Monday, September 22, 2008
especially historical maps, is they take forever to do. I'm struggling a bit with all the new tricks Adobe Illustrator does, but that isn't the real problem... It's not the software but the sources. The dozen old maps I'm using were drawn over a span of 3 centuries by people of various skill, getting the pieces to line up is is kinda like jamming a puzzle that warped in the rain.
And you can't just cheat and use a Google map. Things change in 400 years, they do, rivers are dammed up or change course, town centers shift, cemeteries fill up, ponds disappear, land fills fill up, and wars change things. Plus modern highways and rail bridges obscure the sheep paths and hills that seemed to dictate the way roads happened back then.
I'm learning a lot. Bet most of you didn't know Walden Woods (of the famous pond) was a skanky hummocked tract of sandy unfarmable land, which is why it was a woods when Thoreau hung out in his cabin. Or that freed slaves moved there.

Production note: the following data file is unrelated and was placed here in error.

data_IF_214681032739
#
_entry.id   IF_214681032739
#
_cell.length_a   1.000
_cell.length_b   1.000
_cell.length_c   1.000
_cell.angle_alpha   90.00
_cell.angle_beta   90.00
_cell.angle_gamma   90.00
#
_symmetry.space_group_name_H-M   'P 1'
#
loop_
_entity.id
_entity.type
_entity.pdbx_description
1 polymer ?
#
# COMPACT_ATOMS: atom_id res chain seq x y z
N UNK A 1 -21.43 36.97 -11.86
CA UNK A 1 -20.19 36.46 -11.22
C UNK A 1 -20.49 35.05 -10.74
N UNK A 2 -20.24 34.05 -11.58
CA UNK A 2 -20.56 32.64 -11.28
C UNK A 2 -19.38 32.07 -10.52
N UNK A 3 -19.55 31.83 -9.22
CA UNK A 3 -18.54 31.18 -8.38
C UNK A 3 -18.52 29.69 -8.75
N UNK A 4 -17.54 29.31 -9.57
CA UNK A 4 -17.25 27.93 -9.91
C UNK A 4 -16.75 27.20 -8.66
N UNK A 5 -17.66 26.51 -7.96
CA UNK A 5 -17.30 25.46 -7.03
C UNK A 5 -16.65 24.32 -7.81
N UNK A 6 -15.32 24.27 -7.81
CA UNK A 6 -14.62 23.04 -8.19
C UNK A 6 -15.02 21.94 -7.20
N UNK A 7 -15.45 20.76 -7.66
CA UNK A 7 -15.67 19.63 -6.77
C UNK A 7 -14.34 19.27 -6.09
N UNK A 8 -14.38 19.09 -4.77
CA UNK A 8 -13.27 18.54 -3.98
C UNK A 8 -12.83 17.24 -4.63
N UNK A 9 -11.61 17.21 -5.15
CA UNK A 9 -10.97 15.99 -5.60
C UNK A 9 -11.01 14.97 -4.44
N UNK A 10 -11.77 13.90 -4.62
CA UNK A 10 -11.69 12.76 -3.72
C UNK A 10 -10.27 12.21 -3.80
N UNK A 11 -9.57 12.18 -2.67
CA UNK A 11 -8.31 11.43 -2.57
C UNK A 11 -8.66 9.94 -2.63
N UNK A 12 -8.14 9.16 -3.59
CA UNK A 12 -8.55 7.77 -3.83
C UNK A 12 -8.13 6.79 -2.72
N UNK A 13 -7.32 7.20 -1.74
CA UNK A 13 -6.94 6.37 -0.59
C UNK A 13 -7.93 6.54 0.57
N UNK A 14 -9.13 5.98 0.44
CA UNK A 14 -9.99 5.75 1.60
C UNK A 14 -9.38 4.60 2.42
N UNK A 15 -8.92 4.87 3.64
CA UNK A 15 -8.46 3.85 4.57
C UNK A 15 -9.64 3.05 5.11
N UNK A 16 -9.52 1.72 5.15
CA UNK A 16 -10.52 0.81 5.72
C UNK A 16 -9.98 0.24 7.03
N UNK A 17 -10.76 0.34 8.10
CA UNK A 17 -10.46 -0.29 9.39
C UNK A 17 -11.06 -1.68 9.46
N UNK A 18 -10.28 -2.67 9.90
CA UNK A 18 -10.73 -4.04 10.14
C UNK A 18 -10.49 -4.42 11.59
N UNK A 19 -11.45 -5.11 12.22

I didn't know that so many writers serially lived in one house in Concord that just going there should relieve writer's block. Here it is: The Wayside home to: Louisa May Alcott, Nathaniel Hawthorne, and Margaret Sidney (who wrote the Five Little Peppers, I can't be the only one who ever read those books!). How many transcendentalists does it take to screw in a light bulb? None, they were lit wicks.
But I'll be glad to leave Concord when I'm done with the map. No offense. I'm sure it is a lovely town, even two centuries later. But I need to stop gawking at all the old sites.